Buri faced criticism for much of her life. K'miri training methods are not exactly gentle, and she was raised to be the best. She was raised knowing she would someday die for their princess, and for that she pushed herself harder than any of her trainers could.
If they were going to sentence her to a fate that promised death, sooner or later, she was going to do her best to make it later.
As a child, it was always, your legs are too far apart! Your grip isn't tight enough. No, duck! Faster, stupid child.
When she went to join her mother and brother with the princess, there was a new form of criticism. Hold your head higher, girl! No, no, step more carefully. Rearrange that tunic—I can see the imprint of your knives! We're not supposed to look armed, silly child! Gradually she adapted to be not only a fighter, but a guard. In a way she liked this life far more than that of a mere tribeswoman—for one, the palace was far more interesting than the simple camp where her people had lived, slowly being pushed back by settlers year after year. Life was more difficult, but in all the right ways. She no longer had to worry about chores like gathering food or helping dig a new trench for a new latrine. Now, she could focus on her fighting. By the time she was thirteen, Buri felt she matched any warrior in the tribe for skill. Her mother agreed that she had talent.
Then her family died, and Buri found herself on the run with a princess that was determined to do everything possible to make her life more difficult, right up to adopting random children off the side of the road. For once, she was the one voicing the criticism.
Fortunately for all involved—Thayet maintained long after the event that she had been on the verge of strangling Buri for being so heartless regarding the orphans—Alanna showed up and whisked them off on an epic journey before bringing them home to Tortall like a fairytale come true. Thayet was married in what felt like a matter of days, and Buri was left a little adrift. New, harsher criticism came from every direction. Comments on her black eyes, tanned and weather-toughened skin, the way she wore breeches as if she was proud of being unladylike. How like the Lioness, to bring back another barbarian woman. What a savage, have you seen the state of her skin? I can't imagine why the princess keeps her around!
That alone Buri could have lived with—she was a tough woman, even if she was just fifteen—but here in Tortall she had to be harder on herself than ever. She was no longer Best Warrior, and Alanna wasted no time at all informing her that her swordsmanship was abysmal. She improved, but not like before. Now she was no one special, just another foreigner in a court bigger than her entire tribe.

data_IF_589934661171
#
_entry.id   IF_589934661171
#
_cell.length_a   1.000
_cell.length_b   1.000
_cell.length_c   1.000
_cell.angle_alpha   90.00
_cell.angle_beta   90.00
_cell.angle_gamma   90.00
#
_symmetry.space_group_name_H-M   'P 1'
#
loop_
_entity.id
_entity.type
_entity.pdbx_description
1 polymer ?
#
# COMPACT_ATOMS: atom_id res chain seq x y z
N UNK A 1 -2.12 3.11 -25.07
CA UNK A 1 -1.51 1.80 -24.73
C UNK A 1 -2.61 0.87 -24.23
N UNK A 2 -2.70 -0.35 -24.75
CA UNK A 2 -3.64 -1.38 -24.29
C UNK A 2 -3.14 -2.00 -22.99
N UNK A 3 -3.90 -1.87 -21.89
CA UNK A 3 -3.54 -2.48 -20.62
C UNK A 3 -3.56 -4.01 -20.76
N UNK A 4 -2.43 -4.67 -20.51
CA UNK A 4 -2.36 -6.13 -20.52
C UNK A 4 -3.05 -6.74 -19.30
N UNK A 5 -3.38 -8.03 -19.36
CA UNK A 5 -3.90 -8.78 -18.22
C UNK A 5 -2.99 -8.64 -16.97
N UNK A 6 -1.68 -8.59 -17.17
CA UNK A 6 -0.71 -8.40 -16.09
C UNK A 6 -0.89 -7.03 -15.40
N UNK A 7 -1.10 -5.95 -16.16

Then she realized how terrible most of the people of Tortall were at riding. They all sat atop lofty, barely-controllable stallions and wispy mares, just barely able to keep their seat and prevent their horse from breaking a leg at the same time. The King's Own was an absolute mess, comprised of weak-willed young men looking for heiresses, and the young new dark-eyed commander was only just beginning to whip them into shape. Her new home was clearly not as adequately protected as she'd thought, which meant her princess wasn't as safe as she had believed. Suddenly Buri had a purpose again, and when Thayet approached her complaining of boredom and proposed the idea of the Queen's Riders, Buri immediately jumped at the opportunity.
Years passed and the kingdom settled into an uneasy peace at the idea of women serving as warriors. Criticism, though it never faded completely, became less and less common, and she settled neatly into her place. She wasn't married, which would have been a little scandalous, but then, nobody cared if she wed. She rather suspected they were grateful that the barbarian hadn't snagged any of their precious sons. For the first time, Buri was completely happy, and had every expectation of remaining that way.
And then she went and did the unthinkable and fell in love.
It was stupid, really, and she was fully prepared to dismiss her feelings and pretend she'd never come to any earth-shattering revelations. And so Raoul, of course, asked her to go with him to a family party. As a friend.
Well, she couldn't refuse, could she?
Somehow over the course of the night she ended up tripping over a pair of unfamiliar heels and he caught her, and they kissed, and they wound up tangled in the sheets of his simple bed, sweaty and hot and oh so wonderful. If she'd been another woman, she might have angsted and worried that maybe he'd just wanted a lay, maybe it didn't mean anything.
Buri, fortunately, was not just any woman. They said hurried goodbyes after realizing they were going to be late for a lunch with the king and queen. That evening, Buri showed up on his doorstep and informed him that he better not be planning to forget about her, because she intended to be around for a while. She added her best glare to drive the point home.
Raoul smiled widely, dark eyes twinkling above a sunny smile, and opened his arms. Buri hugged him tightly, and then he turned around, shifting her smaller frame into his room, and he closed the door behind him.
I was hoping you'd say that, he whispered into her hair, and she smiled too.
His family, though ultimately relieved that he was marrying at all, was not happy about the match. She faced some of the worst criticism of her life after their engagement and again later, when she calmly refused to take her tiny silver charm off for the first five years of their marriage. In all of this, however, Buri discovered a secret: criticism was easier to take if you have someone you loved to turn to, someone who would reassure you that even your faults were something that they loved.
And the best thing about Raoul, ultimately, was that what other people regarded as her faults were the things he loved most about her.